In October 2016, the BBC wrote about a new report by market analysts IDC that showed amartwatch shipments declined by 51.6% year-on-year. The Apple Watch held its place as the market leader, but shipped only a quarter of the units it had sold in the same period (July-September) of 2015. And of the five leading brands, only Garmin showed growth with that growth still being underpinned by low figures.

“It has become evident that, at present, smartwatches are not for everyone,” said Jitesh Ubrani from IDC. “Having a clear purpose and use case is paramount, hence many vendors are focusing on fitness due to its simplicity.”

Images courtesy of Acer

It was pointed out by experts that the period examined was before new versions were released, but there is still a clear lack in significant consumer appetite. The market has largely survived off the fitness aspects, with other products largely falling by the wayside as the novelty wears off. And Acer itself hasn’t exactly been the premium forerunner.

The Leap Ware watch certainly seems a perfectly fine entry into the marketplace. It’s got “diverse fitness tracking features thanks to an array of sensors with advanced algorithms” and supposedly has a battery life of three to five days so you don’t miss out on logging those all-important stats. My watch only tells the time and date. It also has a battery life of ten years.

There is a reasonable chance that initial sales for the Leap Ware may be strong, being all shiny and new as it is. There’s also a very good chance they will quickly plummet as Acer discovers what consumers are desperately trying to tell them: people don’t want smartwatches anymore.

For more information and discussion of the collapse of wearable technology, check out the latest issue of Factor magazine.

Premature lambs kept alive in artificial wombs

Extremely premature lambs have been kept alive in a artificial womb. The fluid-filled plastic bag reproduces the environment of the womb and replaces the function of the placenta. The scientists responsible believe the device could be used for premature babies within the next three years.

Source: New Scientist

British engineer is using recycled plastic to build stronger roads

British engineer Toby McCartney has devised an innovative process that replaces much of the crude oil-based asphalt in pavement with pellets of plastic, made from recyclable bottles. The result is a street that’s 60% stronger than traditional roads, ten times longer-lasting as well as the obvious environmental benefits.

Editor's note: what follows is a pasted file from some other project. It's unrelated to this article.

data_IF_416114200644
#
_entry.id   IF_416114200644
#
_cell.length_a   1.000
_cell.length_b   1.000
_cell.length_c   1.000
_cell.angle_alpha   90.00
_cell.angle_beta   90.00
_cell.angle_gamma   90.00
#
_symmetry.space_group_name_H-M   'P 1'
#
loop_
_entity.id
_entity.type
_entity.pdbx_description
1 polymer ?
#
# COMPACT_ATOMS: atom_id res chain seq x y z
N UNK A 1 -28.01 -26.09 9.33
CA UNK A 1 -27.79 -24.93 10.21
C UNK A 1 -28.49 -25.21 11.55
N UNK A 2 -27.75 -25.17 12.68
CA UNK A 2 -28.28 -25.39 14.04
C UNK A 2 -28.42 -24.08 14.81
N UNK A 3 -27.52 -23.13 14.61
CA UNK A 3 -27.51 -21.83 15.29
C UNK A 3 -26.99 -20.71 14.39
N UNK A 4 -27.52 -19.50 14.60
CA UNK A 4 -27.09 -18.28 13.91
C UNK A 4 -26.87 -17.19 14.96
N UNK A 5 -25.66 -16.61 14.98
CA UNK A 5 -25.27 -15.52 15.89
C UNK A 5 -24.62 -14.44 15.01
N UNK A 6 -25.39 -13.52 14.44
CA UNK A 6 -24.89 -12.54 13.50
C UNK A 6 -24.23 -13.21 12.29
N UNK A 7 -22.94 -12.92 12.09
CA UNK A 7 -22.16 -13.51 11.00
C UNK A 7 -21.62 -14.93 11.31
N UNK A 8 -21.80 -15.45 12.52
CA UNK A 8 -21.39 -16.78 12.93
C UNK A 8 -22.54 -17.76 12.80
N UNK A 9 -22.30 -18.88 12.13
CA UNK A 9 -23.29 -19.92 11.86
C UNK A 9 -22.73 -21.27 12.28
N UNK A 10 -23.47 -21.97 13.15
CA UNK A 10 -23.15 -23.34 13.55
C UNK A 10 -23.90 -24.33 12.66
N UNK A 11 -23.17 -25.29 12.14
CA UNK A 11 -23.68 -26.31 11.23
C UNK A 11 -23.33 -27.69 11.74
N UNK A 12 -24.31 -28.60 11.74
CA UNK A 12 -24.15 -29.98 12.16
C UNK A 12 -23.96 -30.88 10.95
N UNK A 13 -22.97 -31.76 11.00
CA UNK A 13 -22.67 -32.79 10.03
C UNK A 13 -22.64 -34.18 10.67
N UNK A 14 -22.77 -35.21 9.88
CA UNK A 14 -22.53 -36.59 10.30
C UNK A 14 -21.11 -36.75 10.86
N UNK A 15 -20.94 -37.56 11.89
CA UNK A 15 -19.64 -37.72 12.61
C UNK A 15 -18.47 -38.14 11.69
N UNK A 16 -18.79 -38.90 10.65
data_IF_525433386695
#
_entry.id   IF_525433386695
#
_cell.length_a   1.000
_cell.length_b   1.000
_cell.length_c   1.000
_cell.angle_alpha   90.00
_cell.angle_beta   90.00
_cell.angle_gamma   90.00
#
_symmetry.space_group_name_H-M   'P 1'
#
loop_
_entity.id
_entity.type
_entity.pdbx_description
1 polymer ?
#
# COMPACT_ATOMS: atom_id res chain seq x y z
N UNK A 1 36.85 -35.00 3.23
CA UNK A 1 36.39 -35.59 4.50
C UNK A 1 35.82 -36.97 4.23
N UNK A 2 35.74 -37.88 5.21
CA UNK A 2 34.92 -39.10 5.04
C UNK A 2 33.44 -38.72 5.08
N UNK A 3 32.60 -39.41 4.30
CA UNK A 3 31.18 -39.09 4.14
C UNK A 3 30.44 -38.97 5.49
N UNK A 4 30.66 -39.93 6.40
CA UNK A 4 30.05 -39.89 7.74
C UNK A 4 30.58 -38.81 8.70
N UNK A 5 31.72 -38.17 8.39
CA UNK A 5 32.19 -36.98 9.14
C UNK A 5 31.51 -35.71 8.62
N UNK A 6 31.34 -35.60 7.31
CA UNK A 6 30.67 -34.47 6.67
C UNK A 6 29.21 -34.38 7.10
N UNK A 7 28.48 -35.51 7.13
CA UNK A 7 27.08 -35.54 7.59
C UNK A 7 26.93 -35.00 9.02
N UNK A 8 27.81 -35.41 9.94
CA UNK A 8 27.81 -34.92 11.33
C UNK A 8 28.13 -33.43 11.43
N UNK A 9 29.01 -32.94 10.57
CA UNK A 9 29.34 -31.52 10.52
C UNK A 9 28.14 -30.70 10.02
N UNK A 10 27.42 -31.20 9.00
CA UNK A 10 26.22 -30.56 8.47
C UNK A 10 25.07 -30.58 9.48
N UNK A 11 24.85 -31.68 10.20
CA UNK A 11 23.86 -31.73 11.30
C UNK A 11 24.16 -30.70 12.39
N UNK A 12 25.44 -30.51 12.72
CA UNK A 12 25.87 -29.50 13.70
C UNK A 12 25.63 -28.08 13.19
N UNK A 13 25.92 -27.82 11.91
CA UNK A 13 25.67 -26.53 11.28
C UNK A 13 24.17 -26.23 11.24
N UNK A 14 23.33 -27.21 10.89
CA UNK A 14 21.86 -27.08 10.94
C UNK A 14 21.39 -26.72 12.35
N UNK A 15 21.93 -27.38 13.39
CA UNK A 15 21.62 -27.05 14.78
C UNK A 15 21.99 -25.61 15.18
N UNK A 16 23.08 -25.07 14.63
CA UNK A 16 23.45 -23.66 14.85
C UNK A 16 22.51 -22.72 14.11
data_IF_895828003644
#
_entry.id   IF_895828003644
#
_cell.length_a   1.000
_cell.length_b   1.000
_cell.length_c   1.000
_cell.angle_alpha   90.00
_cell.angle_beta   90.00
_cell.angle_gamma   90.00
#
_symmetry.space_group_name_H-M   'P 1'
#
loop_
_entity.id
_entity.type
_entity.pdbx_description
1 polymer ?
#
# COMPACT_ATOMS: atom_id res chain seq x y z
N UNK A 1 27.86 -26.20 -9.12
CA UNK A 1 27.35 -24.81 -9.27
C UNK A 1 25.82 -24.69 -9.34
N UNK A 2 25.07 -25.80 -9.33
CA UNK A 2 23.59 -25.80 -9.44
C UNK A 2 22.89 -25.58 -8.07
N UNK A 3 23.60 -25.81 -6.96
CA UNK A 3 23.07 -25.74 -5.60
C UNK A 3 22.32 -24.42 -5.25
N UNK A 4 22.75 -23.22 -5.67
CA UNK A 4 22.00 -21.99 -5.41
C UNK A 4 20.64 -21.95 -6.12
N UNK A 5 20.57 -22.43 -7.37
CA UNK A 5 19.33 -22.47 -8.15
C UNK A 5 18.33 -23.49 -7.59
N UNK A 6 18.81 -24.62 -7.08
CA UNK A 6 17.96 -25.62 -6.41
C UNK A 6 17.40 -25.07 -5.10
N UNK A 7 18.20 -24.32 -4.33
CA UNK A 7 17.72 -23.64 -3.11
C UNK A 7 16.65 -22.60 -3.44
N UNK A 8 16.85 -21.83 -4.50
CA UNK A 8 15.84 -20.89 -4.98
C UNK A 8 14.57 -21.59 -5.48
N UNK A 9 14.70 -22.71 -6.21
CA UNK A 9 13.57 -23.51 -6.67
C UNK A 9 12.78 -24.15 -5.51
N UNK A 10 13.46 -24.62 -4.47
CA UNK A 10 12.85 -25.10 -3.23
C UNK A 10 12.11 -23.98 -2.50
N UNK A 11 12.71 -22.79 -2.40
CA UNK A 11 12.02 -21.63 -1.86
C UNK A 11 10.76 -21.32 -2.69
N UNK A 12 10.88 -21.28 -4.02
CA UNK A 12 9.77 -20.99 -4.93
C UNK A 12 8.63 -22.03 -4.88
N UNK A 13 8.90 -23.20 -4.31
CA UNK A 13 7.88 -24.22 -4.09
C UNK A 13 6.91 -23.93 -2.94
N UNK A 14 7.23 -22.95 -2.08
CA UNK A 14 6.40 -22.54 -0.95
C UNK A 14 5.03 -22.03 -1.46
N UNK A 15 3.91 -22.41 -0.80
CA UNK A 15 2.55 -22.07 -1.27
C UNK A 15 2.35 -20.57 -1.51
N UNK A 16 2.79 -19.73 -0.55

Source: Curbed

Elon Musk’s giant tunnel boring machine arrives at SpaceX

In February, Musk was looking at purchasing a used Herrenknecht boring machine: about 26 feet in diameter, about 400 feet long, and weighing about 1,200 tons. It’s not clear if this is the same machine, but one just arrived at SpaceX’s headquarters and can now be found in the parking lot.

Source: Electrek

Surgeon claims brain transplants are just three years away

A pioneering Italian surgeon has claimed people who have had their brains cryogenically frozen could be 'woken up' within three years. The claim is being made by professor Sergio Canavero who also claims he can carry out the first human head transplant within 10 months before he begins trials on brain transplants.

Source: The Telegraph

Facebook 'observed propaganda efforts' by governments

Facebook has revealed in a new report that it observed attempts to spread propaganda on its site, apparently orchestrated by governments or organised parties. The firm has seen "false news, disinformation, or networks of fake accounts aimed at manipulating public opinion", it said.

Source: BBC

Ex-head of Google China predicts AI will take half of all jobs in a decade

The ex-head of Google China, Kai-Fu Lee, has said that AI will be bigger than all previous tech innovations put together. "These are things that are superhuman, and we think this will be in every industry, will probably replace 50% of human jobs, create a huge amount of wealth for mankind and wipe out poverty," said Lee.

Source: CNBC